11. Existential thoughts are good for the morning. Helps to wake up the brain.

  12. Karen says:

    If reproduction is essential to being considered a contributing member of a species, I guess I will have to hand in my “human” card. :-) Perhaps there’s also a question to be asked here about human management of animal populations (especially if this lone whooper’s behavior is a result of well-intentioned, but unhelpful, human efforts).

  13. shoreacres says:

    Of course it’s a whooping crane. Besides, who’s to say it’s lonely? or that it’s situation is sad? It’s unusual — no question about that — but if we start categorizing species by how we interpret their behavior, wouldn’t chaos be right around the corner?

  14. bob mills says:

    Chis I was monitoring this wc a few years ago presuming its the same bird, my job was to record ever 15min what the wc was doing. At 5:00 sharp I put my binoculars on the wc and while observing it a second wc just fell out of the air and landed within 15ft of wc #1. This wc was not known to be in the area until then. There were at least 800 to 1000 sandhill cranes as well.The two wc acknowledged each other by walking around each other at least once then started to feed. As they were feeding wc #1 slowly followed wc #2 at a distance of 20-25ft. Wc #2 only stayed in this field for 1.5 hrs then I think headed to roost at the river. When wc#1 left for roost 30-45min later it returned to same location as it had done all along.Wc#2 was found on roost 2mi up river the next morning. I was really hoping that they would have gone to roost together but that did not hppen.

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  16. Peter Dunwiddie says:

    Notwithstanding Kim’s comment, evolutionary change does not occur entirely by chance mutations within a breeding population of a species. Numerous species have arisen (and continue to arise) through hybridization between subspecies within a species, as well as between different species. It appears that sandhills and whooping cranes can mate (see “Friends of” comment above). Apparently, the one observed such event did not produce fertile offspring. However, most scientists I know wouldn’t extrapolate too far from an n of 1. If this bird ever did find a mate and produced fertile offspring, I personally would feel fortunate to be a witness to such evidence of evolution in action. Most such events tend to escape our notice. Perhaps such a conjugation may never take place, but I’d save the wringing of hands (and any well-intended translocations) for another day. Like Shoreacres notes, I’m not sure we should use “lonely” to characterize this bird’s condition – brave might be a bit more apt. After all, aren’t we, as Homo sapiens, fortunate that at least a few of our own ancestors sought to procreate with other Homos that looked a bit different from themselves?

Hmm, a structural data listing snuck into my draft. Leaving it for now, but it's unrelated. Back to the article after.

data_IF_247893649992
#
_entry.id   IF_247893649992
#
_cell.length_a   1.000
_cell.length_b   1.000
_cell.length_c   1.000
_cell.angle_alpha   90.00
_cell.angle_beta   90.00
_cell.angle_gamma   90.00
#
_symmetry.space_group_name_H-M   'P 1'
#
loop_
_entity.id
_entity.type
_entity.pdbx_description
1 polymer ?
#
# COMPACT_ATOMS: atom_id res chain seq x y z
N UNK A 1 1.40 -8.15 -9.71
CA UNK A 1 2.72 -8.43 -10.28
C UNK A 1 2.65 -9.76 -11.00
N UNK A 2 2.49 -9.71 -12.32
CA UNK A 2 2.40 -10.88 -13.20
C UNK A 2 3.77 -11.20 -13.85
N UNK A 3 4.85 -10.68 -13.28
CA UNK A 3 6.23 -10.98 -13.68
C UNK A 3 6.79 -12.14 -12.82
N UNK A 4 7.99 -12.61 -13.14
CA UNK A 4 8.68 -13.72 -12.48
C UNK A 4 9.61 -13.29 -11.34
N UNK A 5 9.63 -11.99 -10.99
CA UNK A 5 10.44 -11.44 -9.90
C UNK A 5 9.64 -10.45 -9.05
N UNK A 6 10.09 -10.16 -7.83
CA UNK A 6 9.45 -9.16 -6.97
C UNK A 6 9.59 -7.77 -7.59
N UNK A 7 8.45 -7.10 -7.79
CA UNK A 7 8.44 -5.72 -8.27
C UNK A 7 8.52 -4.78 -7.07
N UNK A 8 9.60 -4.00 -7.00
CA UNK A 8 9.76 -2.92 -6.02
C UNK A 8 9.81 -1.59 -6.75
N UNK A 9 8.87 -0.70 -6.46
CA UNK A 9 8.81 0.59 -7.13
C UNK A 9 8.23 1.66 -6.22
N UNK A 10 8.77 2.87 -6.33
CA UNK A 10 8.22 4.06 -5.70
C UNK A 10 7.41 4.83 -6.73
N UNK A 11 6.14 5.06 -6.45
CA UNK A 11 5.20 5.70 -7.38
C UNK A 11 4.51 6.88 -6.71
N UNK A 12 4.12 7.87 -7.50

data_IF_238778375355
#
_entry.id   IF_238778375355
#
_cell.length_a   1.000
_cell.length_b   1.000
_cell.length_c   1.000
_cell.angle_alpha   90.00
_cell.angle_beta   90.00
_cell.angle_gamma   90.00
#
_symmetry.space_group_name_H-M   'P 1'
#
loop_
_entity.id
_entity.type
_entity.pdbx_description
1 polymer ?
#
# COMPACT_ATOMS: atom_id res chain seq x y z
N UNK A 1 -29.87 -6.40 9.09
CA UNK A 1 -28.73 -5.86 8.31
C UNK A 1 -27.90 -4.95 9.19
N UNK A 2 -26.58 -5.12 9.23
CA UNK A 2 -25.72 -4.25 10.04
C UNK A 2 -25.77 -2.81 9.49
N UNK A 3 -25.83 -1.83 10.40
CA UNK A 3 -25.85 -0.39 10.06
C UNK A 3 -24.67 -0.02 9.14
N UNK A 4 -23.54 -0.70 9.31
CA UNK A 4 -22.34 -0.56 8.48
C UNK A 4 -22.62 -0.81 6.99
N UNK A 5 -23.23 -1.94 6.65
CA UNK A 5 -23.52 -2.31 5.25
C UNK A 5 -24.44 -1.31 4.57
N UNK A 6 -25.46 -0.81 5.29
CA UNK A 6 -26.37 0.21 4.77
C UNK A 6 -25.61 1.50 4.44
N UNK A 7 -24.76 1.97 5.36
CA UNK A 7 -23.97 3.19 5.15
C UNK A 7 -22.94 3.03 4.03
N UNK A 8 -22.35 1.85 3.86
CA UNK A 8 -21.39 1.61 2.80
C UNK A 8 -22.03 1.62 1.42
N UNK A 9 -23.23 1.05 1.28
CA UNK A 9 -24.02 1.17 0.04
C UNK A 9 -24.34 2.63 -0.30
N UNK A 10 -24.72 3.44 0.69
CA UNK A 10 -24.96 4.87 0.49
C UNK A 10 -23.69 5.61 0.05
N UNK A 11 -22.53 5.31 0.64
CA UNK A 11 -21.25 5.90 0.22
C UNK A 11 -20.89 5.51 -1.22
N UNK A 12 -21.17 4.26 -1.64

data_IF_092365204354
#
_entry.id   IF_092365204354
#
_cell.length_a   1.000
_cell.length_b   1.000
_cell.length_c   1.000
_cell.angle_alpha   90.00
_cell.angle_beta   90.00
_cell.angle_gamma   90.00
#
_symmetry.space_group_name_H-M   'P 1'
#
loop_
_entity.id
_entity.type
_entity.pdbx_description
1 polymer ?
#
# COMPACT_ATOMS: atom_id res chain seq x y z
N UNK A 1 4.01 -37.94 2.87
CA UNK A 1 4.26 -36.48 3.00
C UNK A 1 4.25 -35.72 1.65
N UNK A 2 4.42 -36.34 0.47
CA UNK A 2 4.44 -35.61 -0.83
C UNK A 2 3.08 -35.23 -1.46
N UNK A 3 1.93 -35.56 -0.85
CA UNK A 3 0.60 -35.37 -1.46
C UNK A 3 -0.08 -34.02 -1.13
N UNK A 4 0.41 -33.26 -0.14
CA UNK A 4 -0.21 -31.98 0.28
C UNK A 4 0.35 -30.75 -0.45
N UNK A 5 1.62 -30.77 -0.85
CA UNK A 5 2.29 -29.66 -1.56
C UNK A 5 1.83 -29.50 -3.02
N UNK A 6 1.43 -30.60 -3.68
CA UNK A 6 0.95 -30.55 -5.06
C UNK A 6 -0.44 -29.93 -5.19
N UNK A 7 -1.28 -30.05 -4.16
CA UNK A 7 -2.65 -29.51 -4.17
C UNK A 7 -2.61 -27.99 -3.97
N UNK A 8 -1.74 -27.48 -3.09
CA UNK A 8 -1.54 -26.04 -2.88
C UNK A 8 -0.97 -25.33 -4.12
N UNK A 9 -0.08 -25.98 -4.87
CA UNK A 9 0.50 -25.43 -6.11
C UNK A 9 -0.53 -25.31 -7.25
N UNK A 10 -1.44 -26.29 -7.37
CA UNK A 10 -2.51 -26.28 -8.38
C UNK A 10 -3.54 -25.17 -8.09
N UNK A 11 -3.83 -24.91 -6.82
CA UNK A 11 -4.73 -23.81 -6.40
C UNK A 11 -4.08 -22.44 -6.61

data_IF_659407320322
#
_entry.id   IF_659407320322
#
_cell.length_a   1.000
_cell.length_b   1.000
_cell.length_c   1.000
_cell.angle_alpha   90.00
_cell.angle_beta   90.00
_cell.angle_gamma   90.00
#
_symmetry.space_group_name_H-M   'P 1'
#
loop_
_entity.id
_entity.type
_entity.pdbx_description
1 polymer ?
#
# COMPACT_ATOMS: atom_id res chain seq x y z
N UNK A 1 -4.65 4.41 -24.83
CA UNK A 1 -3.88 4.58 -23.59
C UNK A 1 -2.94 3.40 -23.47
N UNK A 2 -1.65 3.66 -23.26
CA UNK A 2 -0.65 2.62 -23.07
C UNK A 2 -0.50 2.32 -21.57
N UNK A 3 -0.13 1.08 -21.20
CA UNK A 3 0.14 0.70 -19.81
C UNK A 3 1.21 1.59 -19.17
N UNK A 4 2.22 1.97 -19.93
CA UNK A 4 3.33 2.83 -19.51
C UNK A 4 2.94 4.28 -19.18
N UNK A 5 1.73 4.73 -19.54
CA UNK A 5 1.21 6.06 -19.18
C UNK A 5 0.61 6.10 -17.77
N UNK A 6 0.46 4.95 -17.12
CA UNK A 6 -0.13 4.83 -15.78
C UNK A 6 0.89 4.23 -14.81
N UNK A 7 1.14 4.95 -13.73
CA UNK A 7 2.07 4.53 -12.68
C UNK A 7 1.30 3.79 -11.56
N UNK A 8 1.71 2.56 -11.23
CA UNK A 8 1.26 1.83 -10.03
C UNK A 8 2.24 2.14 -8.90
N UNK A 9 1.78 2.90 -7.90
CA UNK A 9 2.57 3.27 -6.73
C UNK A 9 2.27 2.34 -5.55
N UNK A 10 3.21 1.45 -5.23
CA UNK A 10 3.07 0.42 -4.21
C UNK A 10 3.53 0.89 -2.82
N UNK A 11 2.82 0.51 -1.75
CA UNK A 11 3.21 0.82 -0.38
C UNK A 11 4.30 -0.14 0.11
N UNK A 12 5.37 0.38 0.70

17. Patrick says:

    I guess I have to wonder whether we really know whether or not he really socializes and mates with his own kind after he gets up North. He might be traveling with the Sandhills because there is greater safety in larger numbers, and he can reach his territory earlier than his competitor Whoopers. Arriving early may also allow him to be more fully rested when the others arrive and he has to compete. Just a thought.

  18. Katie Fobert says:

    Perhaps he is just a smart whooping crane who wants to get to the mating grounds before the others to get the best breeding site like the few blue herons that stay all winter in Northern Illinois. but I am not familiar with crane behavior.

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  20. aea says:

    If you really want to consider some crane existentialism, I highly recommend chapter 4 in Thom Van Dooren’s book “Flight Ways” (actually the entire book is highly recommended). Van Dooren is an environmental philosopher and I use this text in a course I teach to undergrads in environmental and urban studies.
    In this bit of the book, he mentions that it’s not typical anymore to use Sandhills to help to raise Whoopers (for the purposes of sustaining the Whooping Crane population). The imprinting is such that the Whooping Cranes weren’t able to mate successfully with their own kind- they didn’t recognize or participate in mating behaviors correctly.
    By the end, you might be musing about not just whether this individual is a Whooping Crane, but whether Whooping Cranes are already extinct…

  21. Shirley Baxley says:

    I up there in 1989 and we were tracking 7 of the whooping cranes along with the Sand hill..it was exciting to help track them and did not have near the tech as now